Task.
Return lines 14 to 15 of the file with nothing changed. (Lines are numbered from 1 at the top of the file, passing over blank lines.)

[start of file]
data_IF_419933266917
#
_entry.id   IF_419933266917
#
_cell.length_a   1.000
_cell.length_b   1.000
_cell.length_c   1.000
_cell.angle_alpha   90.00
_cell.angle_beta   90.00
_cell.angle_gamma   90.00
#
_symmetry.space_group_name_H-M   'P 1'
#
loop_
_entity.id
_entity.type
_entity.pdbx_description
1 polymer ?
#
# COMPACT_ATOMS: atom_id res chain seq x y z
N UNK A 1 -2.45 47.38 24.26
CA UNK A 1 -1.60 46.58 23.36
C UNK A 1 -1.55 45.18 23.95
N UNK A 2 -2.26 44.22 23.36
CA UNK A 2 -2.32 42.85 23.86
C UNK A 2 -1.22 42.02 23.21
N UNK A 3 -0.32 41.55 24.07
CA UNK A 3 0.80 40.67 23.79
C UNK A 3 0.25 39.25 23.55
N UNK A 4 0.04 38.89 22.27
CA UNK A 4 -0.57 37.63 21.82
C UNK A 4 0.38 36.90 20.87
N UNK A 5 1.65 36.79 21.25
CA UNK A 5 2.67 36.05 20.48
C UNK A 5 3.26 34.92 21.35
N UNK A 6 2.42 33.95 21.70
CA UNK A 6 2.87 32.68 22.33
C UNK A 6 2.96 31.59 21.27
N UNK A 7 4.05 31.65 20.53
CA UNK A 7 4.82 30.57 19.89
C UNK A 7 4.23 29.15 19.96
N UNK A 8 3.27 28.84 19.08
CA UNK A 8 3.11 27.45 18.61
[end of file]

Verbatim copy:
loop_
_entity.id